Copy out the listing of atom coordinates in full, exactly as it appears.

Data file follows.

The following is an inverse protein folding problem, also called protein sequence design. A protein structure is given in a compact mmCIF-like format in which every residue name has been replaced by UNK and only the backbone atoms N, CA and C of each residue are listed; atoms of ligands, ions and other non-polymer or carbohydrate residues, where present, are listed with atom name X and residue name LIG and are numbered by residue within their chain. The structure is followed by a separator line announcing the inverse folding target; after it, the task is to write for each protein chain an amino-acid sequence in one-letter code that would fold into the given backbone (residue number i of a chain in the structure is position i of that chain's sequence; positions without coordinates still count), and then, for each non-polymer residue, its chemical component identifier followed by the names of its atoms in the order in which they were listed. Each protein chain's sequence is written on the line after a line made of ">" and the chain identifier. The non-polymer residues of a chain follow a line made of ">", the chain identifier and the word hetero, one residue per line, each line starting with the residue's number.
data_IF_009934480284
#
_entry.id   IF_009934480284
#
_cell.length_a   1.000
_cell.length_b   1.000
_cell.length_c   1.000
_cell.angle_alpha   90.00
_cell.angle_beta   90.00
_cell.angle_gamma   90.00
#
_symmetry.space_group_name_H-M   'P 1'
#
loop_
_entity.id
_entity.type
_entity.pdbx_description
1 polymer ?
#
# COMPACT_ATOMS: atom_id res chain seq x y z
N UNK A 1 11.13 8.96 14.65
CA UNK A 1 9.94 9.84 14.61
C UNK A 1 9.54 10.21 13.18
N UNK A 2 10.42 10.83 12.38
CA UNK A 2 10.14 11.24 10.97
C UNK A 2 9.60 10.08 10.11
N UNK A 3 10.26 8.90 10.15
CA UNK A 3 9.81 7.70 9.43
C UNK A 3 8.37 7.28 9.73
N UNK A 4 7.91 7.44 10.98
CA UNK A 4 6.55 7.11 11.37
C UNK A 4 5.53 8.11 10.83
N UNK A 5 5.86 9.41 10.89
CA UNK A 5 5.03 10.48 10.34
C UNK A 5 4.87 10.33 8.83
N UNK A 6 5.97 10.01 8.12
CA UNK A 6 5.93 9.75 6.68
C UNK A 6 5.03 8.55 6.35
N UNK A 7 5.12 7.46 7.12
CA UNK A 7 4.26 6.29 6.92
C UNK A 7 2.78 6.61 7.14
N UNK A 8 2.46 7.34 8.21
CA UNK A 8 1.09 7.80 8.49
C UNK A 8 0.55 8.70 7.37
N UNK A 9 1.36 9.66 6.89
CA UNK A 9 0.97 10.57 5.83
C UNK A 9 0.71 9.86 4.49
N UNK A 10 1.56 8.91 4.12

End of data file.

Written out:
The following is an inverse protein folding problem, also called protein sequence design. A protein structure is given in a compact mmCIF-like format in which every residue name has been replaced by UNK and only the backbone atoms N, CA and C of each residue are listed; atoms of ligands, ions and other non-polymer or carbohydrate residues, where present, are listed with atom name X and residue name LIG and are numbered by residue within their chain. The structure is followed by a separator line announcing the inverse folding target; after it, the task is to write for each protein chain an amino-acid sequence in one-letter code that would fold into the given backbone (residue number i of a chain in the structure is position i of that chain's sequence; positions without coordinates still count), and then, for each non-polymer residue, its chemical component identifier followed by the names of its atoms in the order in which they were listed. Each protein chain's sequence is written on the line after a line made of ">" and the chain identifier. The non-polymer residues of a chain follow a line made of ">", the chain identifier and the word hetero, one residue per line, each line starting with the residue's number.
data_IF_009934480284
#
_entry.id   IF_009934480284
#
_cell.length_a   1.000
_cell.length_b   1.000
_cell.length_c   1.000
_cell.angle_alpha   90.00
_cell.angle_beta   90.00
_cell.angle_gamma   90.00
#
_symmetry.space_group_name_H-M   'P 1'
#
loop_
_entity.id
_entity.type
_entity.pdbx_description
1 polymer ?
#
# COMPACT_ATOMS: atom_id res chain seq x y z
N UNK A 1 11.13 8.96 14.65
CA UNK A 1 9.94 9.84 14.61
C UNK A 1 9.54 10.21 13.18
N UNK A 2 10.42 10.83 12.38
CA UNK A 2 10.14 11.24 10.97
C UNK A 2 9.60 10.08 10.11
N UNK A 3 10.26 8.90 10.15
CA UNK A 3 9.81 7.70 9.43
C UNK A 3 8.37 7.28 9.73
N UNK A 4 7.91 7.44 10.98
CA UNK A 4 6.55 7.11 11.37
C UNK A 4 5.53 8.11 10.83
N UNK A 5 5.86 9.41 10.89
CA UNK A 5 5.03 10.48 10.34
C UNK A 5 4.87 10.33 8.83
N UNK A 6 5.97 10.01 8.12
CA UNK A 6 5.93 9.75 6.68
C UNK A 6 5.03 8.55 6.35
N UNK A 7 5.12 7.46 7.12
CA UNK A 7 4.26 6.29 6.92
C UNK A 7 2.78 6.61 7.14
N UNK A 8 2.46 7.34 8.21
CA UNK A 8 1.09 7.80 8.49
C UNK A 8 0.55 8.70 7.37
N UNK A 9 1.36 9.66 6.89
CA UNK A 9 0.97 10.57 5.83
C UNK A 9 0.71 9.86 4.49
N UNK A 10 1.56 8.91 4.12